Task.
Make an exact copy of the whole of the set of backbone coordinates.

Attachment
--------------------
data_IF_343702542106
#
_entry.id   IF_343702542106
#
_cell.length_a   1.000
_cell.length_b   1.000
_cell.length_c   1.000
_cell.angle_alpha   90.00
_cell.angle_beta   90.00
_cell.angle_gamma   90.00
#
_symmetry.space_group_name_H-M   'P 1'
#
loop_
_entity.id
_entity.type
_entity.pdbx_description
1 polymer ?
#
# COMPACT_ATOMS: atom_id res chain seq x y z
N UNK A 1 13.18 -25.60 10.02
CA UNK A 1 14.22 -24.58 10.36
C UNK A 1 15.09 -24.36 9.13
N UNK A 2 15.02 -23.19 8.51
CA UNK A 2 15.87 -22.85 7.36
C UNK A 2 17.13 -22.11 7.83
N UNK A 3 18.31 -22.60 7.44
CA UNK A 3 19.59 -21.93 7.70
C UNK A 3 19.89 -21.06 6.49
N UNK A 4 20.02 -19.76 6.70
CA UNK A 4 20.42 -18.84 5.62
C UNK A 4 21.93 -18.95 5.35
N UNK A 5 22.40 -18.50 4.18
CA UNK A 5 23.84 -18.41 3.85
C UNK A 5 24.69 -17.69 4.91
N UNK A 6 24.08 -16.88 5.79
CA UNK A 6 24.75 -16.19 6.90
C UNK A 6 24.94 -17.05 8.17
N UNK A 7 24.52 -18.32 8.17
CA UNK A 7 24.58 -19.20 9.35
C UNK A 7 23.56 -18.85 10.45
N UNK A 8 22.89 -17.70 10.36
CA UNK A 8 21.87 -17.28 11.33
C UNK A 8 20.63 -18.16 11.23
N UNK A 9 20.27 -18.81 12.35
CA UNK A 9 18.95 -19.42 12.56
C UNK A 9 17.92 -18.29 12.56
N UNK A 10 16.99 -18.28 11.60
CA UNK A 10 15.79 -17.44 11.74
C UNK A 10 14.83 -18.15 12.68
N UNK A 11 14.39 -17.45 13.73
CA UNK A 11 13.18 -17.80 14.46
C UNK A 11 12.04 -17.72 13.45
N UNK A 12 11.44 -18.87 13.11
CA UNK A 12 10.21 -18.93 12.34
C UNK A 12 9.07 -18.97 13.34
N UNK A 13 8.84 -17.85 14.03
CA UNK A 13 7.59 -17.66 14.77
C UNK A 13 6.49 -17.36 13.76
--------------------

data_IF_343702542106
#
_entry.id   IF_343702542106
#
_cell.length_a   1.000
_cell.length_b   1.000
_cell.length_c   1.000
_cell.angle_alpha   90.00
_cell.angle_beta   90.00
_cell.angle_gamma   90.00
#
_symmetry.space_group_name_H-M   'P 1'
#
loop_
_entity.id
_entity.type
_entity.pdbx_description
1 polymer ?
#
# COMPACT_ATOMS: atom_id res chain seq x y z
N UNK A 1 13.18 -25.60 10.02
CA UNK A 1 14.22 -24.58 10.36
C UNK A 1 15.09 -24.36 9.13
N UNK A 2 15.02 -23.19 8.51
CA UNK A 2 15.87 -22.85 7.36
C UNK A 2 17.13 -22.11 7.83
N UNK A 3 18.31 -22.60 7.44
CA UNK A 3 19.59 -21.93 7.70
C UNK A 3 19.89 -21.06 6.49
N UNK A 4 20.02 -19.76 6.70
CA UNK A 4 20.42 -18.84 5.62
C UNK A 4 21.93 -18.95 5.35
N UNK A 5 22.40 -18.50 4.18
CA UNK A 5 23.84 -18.41 3.85
C UNK A 5 24.69 -17.69 4.91
N UNK A 6 24.08 -16.88 5.79
CA UNK A 6 24.75 -16.19 6.90
C UNK A 6 24.94 -17.05 8.17
N UNK A 7 24.52 -18.32 8.17
CA UNK A 7 24.58 -19.20 9.35
C UNK A 7 23.56 -18.85 10.45
N UNK A 8 22.89 -17.70 10.36
CA UNK A 8 21.87 -17.28 11.33
C UNK A 8 20.63 -18.16 11.23
N UNK A 9 20.27 -18.81 12.35
CA UNK A 9 18.95 -19.42 12.56
C UNK A 9 17.92 -18.29 12.56
N UNK A 10 16.99 -18.28 11.60
CA UNK A 10 15.79 -17.44 11.74
C UNK A 10 14.83 -18.15 12.68
N UNK A 11 14.39 -17.45 13.73
CA UNK A 11 13.18 -17.80 14.46
C UNK A 11 12.04 -17.72 13.45
N UNK A 12 11.44 -18.87 13.11
CA UNK A 12 10.21 -18.93 12.34
C UNK A 12 9.07 -18.97 13.34
N UNK A 13 8.84 -17.85 14.03
CA UNK A 13 7.59 -17.66 14.77
C UNK A 13 6.49 -17.36 13.76